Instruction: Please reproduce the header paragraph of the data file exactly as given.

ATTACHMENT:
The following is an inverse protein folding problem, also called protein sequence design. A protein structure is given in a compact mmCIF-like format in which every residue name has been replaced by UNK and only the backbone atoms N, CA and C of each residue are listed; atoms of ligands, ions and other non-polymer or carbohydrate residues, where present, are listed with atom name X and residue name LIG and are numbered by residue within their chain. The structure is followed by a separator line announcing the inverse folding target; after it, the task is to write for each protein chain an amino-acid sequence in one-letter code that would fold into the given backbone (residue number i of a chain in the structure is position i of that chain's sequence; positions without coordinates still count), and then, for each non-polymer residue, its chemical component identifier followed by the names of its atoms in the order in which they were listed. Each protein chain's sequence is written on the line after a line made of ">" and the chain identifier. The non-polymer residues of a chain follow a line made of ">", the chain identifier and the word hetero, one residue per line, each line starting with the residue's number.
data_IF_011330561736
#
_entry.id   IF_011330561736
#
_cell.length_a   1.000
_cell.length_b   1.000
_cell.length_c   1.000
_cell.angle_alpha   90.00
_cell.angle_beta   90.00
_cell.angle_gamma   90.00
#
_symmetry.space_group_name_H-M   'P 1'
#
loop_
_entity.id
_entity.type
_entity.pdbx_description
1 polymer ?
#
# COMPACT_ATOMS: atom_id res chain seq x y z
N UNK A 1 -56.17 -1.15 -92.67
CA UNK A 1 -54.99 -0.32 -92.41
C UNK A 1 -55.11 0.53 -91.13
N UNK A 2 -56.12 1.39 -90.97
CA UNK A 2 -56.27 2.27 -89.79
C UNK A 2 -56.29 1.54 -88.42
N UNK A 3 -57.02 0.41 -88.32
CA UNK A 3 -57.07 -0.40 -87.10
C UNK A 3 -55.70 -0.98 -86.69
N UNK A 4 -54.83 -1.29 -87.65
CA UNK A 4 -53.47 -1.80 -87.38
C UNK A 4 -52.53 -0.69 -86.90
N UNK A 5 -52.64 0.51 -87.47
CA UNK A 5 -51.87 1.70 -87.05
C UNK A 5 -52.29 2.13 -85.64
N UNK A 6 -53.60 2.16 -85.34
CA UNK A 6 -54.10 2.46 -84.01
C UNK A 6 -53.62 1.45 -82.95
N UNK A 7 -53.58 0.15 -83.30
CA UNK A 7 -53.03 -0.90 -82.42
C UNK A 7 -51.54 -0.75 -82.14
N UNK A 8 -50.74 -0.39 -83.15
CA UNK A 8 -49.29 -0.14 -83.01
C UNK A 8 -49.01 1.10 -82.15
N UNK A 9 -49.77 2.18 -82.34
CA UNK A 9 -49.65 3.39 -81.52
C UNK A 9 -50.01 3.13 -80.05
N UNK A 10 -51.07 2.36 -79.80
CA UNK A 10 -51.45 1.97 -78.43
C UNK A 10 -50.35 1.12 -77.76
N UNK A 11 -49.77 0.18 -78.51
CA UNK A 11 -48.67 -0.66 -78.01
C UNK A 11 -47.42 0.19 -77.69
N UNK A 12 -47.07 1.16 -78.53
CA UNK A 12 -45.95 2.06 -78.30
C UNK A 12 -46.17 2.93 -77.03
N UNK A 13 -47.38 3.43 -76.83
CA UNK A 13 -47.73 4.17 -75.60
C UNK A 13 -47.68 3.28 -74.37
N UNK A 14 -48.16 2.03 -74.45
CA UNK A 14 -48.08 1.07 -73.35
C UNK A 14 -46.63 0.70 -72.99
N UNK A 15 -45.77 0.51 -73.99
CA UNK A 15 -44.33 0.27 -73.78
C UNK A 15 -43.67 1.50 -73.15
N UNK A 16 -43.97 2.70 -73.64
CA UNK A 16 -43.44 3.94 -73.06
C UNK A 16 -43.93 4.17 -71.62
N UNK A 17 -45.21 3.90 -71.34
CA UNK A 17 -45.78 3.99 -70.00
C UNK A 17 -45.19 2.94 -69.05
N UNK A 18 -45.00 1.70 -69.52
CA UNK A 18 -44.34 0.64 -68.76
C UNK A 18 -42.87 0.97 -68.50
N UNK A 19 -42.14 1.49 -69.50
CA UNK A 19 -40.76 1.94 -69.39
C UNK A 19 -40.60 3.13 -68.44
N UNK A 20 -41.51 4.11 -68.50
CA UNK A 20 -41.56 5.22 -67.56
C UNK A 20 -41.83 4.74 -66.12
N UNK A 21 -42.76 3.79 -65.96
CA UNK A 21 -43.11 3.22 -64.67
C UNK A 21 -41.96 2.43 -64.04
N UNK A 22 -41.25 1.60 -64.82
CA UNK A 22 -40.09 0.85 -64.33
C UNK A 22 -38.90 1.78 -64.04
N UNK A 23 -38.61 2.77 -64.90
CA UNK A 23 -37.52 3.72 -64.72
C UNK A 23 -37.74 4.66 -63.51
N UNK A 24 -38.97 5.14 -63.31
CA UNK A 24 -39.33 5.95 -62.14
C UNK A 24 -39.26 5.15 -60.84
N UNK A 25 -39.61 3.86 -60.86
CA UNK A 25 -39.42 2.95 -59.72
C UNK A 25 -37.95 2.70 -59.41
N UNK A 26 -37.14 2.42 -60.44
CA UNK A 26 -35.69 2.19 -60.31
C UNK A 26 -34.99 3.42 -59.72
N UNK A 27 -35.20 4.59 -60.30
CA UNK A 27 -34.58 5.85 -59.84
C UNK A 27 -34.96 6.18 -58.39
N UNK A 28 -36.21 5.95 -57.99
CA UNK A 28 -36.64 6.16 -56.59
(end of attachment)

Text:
The following is an inverse protein folding problem, also called protein sequence design. A protein structure is given in a compact mmCIF-like format in which every residue name has been replaced by UNK and only the backbone atoms N, CA and C of each residue are listed; atoms of ligands, ions and other non-polymer or carbohydrate residues, where present, are listed with atom name X and residue name LIG and are numbered by residue within their chain. The structure is followed by a separator line announcing the inverse folding target; after it, the task is to write for each protein chain an amino-acid sequence in one-letter code that would fold into the given backbone (residue number i of a chain in the structure is position i of that chain's sequence; positions without coordinates still count), and then, for each non-polymer residue, its chemical component identifier followed by the names of its atoms in the order in which they were listed. Each protein chain's sequence is written on the line after a line made of ">" and the chain identifier. The non-polymer residues of a chain follow a line made of ">", the chain identifier and the word hetero, one residue per line, each line starting with the residue's number.